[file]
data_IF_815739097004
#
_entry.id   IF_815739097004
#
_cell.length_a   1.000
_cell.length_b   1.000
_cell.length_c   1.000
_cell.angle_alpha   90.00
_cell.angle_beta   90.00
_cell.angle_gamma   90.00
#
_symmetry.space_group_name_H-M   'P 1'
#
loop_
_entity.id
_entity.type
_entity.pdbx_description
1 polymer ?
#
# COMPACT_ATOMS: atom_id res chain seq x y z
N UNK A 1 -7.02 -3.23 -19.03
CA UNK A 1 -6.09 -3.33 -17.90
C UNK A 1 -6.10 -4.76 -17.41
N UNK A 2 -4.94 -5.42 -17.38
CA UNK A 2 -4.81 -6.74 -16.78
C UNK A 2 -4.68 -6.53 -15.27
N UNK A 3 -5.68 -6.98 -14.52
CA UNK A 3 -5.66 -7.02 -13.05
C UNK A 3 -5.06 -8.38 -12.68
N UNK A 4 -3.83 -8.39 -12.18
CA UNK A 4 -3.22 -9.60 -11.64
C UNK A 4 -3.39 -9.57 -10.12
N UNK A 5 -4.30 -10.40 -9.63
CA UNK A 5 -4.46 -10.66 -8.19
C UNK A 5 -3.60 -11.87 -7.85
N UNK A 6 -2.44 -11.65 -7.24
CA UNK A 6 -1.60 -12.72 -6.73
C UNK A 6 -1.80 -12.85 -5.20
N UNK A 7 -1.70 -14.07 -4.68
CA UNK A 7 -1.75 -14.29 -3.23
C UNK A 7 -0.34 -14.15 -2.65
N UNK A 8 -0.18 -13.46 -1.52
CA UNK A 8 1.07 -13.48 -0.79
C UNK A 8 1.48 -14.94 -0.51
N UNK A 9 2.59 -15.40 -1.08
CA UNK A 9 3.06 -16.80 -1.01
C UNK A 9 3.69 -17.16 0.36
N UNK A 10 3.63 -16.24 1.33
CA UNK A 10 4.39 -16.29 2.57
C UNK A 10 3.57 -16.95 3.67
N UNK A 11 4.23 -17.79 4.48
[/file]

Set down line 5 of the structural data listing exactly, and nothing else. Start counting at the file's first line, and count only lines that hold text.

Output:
_cell.length_a   1.000